Lot 6
  • 6

Lee Miller

70,000 - 100,000 USD
230,500 USD
bidding is closed


  • Lee Miller
  • Gelatin silver print
  • 9 by 6¾ in. (23 by 17.4 cm.)
credit and title in pencil on the reverse, framed, Buhl Collection and Guggenheim Museum exhibition labels on the reverse, 1930


Julien Levy Gallery, New Yor

kPrivate Collection, Europe

Christie's New York, 18 October 1990, Sale 7132, Lot 353

G. Ray Hawkins Gallery, Los Angeles

Howard Greenberg Gallery, New York, 1995


New York, Guggenheim Museum, Speaking with Hands: Photographs from The Buhl Collection, June - September 2004, and 4 other international venues through 2007 (see Appendix 1)

London, The Victoria and Albert Museum, The Art of Lee Miller, September 2007 - January 2008, and traveling thereafter to:

Philadelphia Museum of Art, January - April 2008

San Francisco Museum of Modern Art, July - September 2008

Galerie Nationale du Jeu de Paume, Paris, October 2008 - January 2009

Palm Beach Photographic Centre, In Good Hands: Selected Works from the Buhl Collection, March 2011

Middletown, Delaware, Warner Gallery at St. Andrew's School, In Good Hands: Selected Works from the Buhl Collection, October - November 2011


Jennifer Blessing, Speaking with Hands: Photographs from The Buhl Collection (Guggenheim Foundation, 2004), pp. 32 and 233 (this print)

Mark Haworth-Booth, The Art of Lee Miller (Victoria and Albert Museum, 2007), pl. 96 (this print)

Ilene Susan Fort, Tere Arcq, and Terri Geis, In Wonderland: The Surrealist Adventures of Women Artists in Mexico and the United States (Los Angeles County Museum of Art, 2012), p. 188

Catalogue Note

Lee Miller’s image of a ballooned condom incorporates a Duchampian approach to its subject, recontextualizing the object and divorcing it from its prescribed purpose.  The image is at once sexually suggestive, with an erect finger serving as a surrogate for the male member, and disturbing; the fragile-looking bubble is penetrated, and perhaps about to be pierced, by the violating finger.  Yet the sly humor of equating a condom with a balloon, in danger of bursting, cannot be denied.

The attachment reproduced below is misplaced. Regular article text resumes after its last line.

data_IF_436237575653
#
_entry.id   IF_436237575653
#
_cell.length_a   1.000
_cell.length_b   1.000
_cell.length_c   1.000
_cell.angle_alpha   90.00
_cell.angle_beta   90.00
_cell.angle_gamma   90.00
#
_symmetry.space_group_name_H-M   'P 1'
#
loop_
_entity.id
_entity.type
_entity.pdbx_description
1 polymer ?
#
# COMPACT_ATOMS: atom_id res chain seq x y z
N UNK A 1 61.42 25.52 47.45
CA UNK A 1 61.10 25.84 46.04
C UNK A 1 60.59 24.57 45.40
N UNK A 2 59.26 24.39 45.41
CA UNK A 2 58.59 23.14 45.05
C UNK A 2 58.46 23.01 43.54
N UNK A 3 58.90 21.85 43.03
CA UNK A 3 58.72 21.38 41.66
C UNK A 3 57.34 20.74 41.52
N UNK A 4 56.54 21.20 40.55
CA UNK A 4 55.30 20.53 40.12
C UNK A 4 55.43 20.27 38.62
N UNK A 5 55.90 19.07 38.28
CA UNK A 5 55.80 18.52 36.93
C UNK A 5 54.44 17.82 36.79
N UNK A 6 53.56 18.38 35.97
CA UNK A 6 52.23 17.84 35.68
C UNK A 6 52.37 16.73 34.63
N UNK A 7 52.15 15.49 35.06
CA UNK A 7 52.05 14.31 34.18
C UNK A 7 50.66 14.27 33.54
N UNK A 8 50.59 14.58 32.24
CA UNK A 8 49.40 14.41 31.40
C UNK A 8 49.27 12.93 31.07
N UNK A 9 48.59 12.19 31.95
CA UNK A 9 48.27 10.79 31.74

Lee Miller was the canniest of photographers, and one of several women who made the transition from muse to artist.  Condom was made during her affair with Man Ray, from whom she learned photography.  Miller was a quick study, and her early images demonstrate technical adeptness with the medium as well as an understanding of its creative possibilities.  Many of her images made around the time of Condom show a similarly Surreal take on the world around her.  Miller would shift her emphasis to reportage in the coming decade, photographing war-torn Europe for Vogue, but even in her most photorealistic images the shadow of Surrealism can be detected.        

This photograph was originally acquired from the pioneering gallerist Julien Levy.  Levy was an early supporter of Miller’s work and included it in a number of his exhibitions, culminating in a solo show in late 1932.  Levy had an affair with Miller during a trip to Paris in that year. 

This image was featured in the recent Los Angeles County Museum of Art exhibition, In Wonderland: The Surrealist Adventures of Women Artists in Mexico and the United States, where it was represented by a posthumous print.